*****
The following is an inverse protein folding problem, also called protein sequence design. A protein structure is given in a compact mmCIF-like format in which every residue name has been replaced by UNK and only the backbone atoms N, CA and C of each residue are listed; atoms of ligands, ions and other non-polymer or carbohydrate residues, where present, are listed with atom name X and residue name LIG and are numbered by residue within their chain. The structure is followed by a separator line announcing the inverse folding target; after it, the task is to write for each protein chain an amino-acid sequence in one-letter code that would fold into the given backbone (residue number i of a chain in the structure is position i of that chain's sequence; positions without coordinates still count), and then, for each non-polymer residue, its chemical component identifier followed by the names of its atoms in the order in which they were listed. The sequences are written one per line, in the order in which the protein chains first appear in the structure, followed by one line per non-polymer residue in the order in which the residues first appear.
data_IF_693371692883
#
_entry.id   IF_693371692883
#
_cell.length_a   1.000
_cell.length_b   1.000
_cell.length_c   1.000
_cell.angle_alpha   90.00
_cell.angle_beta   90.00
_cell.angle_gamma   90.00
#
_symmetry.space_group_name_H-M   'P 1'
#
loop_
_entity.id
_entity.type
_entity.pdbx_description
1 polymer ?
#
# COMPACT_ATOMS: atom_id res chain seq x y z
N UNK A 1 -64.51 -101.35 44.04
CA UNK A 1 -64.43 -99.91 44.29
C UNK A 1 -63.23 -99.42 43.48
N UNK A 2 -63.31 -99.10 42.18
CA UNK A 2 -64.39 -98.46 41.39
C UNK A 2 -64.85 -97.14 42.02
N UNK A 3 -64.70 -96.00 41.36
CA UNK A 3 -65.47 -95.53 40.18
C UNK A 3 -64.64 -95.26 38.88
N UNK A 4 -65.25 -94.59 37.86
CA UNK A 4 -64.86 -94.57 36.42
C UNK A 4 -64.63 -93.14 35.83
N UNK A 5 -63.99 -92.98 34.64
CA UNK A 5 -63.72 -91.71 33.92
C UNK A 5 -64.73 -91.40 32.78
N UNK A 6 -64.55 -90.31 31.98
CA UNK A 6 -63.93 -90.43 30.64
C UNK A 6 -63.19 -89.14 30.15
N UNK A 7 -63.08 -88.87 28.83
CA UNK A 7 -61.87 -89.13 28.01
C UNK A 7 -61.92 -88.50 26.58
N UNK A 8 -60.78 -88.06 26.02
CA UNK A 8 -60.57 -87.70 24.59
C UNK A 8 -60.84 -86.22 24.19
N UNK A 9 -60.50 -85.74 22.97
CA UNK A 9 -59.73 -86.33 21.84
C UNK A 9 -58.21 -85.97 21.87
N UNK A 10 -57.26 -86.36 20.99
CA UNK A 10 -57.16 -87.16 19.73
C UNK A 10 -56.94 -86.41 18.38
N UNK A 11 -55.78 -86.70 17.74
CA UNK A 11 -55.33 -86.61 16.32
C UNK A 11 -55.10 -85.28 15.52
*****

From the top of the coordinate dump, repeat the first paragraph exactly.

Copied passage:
The following is an inverse protein folding problem, also called protein sequence design. A protein structure is given in a compact mmCIF-like format in which every residue name has been replaced by UNK and only the backbone atoms N, CA and C of each residue are listed; atoms of ligands, ions and other non-polymer or carbohydrate residues, where present, are listed with atom name X and residue name LIG and are numbered by residue within their chain. The structure is followed by a separator line announcing the inverse folding target; after it, the task is to write for each protein chain an amino-acid sequence in one-letter code that would fold into the given backbone (residue number i of a chain in the structure is position i of that chain's sequence; positions without coordinates still count), and then, for each non-polymer residue, its chemical component identifier followed by the names of its atoms in the order in which they were listed. The sequences are written one per line, in the order in which the protein chains first appear in the structure, followed by one line per non-polymer residue in the order in which the residues first appear.